But I’m trying because Dane was adamant. He didn’t even tell me about the trip until he’d already booked it and I couldn’t say no.
The horn of a rental-car shuttle blares behind us, jerking me back into the present as my driver swerves to steal someone’s spot in front of the terminal.
“Better get moving, lady. You’re gonna be late.”
I throw open the door and yank my carry-on out of the car. Thank God this goes on my business account, and I don’t have to waste time paying him.
“Thank you,” I yell over my shoulder as I rush toward the sliding doors.
I breeze past the check-in counter because veteran traveler that I am, I’ve already got my boarding passes on my phone, and head for the expedited security line.
Thirty-nine minutes until departure. I got this.
Twenty-six minutes later, I finally get through security and rush down the hallway to the gate, which, of course, is at the very end of the terminal.
Just like I pictured, Dane is standing at the edge of the seating area, phone to his ear, glancing at the clock above the head of the gate agent.
“Hey. Sorry. I’m here.”
He turns toward my voice. Brown eyes that are a perfect match to his short dark-brown hair sweep over me. His brows slash into a deep V.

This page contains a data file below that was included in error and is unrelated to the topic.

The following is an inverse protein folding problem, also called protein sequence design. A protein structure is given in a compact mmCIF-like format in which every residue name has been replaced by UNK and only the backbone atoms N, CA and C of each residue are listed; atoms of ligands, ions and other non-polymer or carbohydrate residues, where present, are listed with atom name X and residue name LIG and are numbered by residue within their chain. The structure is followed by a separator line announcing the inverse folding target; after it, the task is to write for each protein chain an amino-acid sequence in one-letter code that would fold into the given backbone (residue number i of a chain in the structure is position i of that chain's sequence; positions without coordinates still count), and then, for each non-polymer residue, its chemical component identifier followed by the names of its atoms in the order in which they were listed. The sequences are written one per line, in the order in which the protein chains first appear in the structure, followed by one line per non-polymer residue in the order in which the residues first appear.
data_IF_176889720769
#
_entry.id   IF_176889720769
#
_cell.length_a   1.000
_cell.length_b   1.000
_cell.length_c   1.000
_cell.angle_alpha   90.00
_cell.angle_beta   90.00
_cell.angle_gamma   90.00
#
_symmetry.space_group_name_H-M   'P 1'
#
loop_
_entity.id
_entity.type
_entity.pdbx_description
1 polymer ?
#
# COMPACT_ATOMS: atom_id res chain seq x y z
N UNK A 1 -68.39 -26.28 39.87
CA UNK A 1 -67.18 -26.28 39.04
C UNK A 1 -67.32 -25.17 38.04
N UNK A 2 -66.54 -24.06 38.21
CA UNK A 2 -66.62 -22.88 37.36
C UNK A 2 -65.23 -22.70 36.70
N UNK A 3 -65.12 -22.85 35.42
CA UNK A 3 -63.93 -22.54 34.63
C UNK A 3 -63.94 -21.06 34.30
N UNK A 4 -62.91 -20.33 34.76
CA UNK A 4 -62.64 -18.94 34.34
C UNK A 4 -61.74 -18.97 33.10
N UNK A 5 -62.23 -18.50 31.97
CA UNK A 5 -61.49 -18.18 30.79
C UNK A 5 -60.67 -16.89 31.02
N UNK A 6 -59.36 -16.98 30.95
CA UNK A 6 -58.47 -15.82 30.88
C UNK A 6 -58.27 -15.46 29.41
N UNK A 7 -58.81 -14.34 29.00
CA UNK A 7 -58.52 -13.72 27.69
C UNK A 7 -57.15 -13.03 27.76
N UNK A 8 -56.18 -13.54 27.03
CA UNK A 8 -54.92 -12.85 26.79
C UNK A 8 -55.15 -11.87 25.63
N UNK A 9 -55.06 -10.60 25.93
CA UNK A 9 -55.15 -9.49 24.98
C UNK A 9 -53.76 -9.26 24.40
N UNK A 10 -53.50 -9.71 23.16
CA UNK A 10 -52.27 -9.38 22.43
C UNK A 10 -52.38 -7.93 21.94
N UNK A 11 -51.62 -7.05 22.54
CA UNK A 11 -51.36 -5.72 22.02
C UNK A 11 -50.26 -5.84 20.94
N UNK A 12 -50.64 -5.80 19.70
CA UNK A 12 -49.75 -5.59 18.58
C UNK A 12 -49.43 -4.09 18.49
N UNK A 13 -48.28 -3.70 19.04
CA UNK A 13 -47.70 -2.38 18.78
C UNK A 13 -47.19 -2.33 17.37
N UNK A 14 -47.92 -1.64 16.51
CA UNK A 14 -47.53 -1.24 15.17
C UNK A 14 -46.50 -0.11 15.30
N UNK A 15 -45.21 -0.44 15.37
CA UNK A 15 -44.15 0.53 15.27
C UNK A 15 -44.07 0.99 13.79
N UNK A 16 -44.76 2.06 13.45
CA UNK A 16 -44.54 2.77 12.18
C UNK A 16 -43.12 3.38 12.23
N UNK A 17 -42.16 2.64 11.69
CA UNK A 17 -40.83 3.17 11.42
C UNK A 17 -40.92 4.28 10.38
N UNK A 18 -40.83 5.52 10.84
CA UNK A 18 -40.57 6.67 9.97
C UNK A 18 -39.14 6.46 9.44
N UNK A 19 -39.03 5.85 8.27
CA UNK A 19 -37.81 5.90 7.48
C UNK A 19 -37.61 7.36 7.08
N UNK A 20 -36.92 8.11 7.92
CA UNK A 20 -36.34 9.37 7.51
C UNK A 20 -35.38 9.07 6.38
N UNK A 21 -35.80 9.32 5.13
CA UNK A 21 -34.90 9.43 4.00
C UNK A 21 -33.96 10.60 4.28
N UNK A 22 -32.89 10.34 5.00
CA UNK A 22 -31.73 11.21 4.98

It’s a complete one-eighty from how he’d grin and then catch me when I’d throw myself into his arms when we met at the airport on our stolen weekends away. But that was before everything changed.
Dane ends the call and shoves his phone in the pocket of his gray shorts. His white T-shirt strains over the thick muscles of his shoulders and arms, revealing gray-and-black ink that’s usually hidden under the sleeves of the starched shirts he normally wears for work.
“Jesus, Kat. I thought this was your way of telling me it’s over.”
His words hit me in the stomach like a fist.
“You haven’t answered my texts since last night, including the three I sent you this morning to see if you were even coming. I get that business comes first with you, but seriously, what the hell?”
I stare at him, feeling like I’m looking at a stranger instead of my husband. “Over?”
“What else am I supposed to think when you go radio silent like that?”
Fumbling for my phone, I stare down at it like I’m holding alien technology. “I didn’t get any texts.”
“That’s hard to believe since I’ve sent a half dozen.”
“We’ve finished our pre-boarding and now are boarding Group One, our first-class cabin,” the woman at the podium announces.
Dane grabs the strap of his duffel and hefts it over his shoulder. “Let’s just get on the fucking plane.”
Two years of marriage, and it’s already come to this.
It’s all my fault.
Meghan March has been known to wear camo face paint and tromp around in woods wearing mud-covered boots, all while sporting a perfect manicure. She’s also impulsive, easily entertained, and absolutely unapologetic about the fact that she loves to read and write smut. Her past lives include slinging auto parts, selling lingerie, making custom jewelry, and practicing corporate law. Writing books about dirty talking alpha males and the strong, sassy women who bring them to their knees is by far the most fabulous job she’s ever had. She loves hearing from her readers at firstname.lastname@example.org.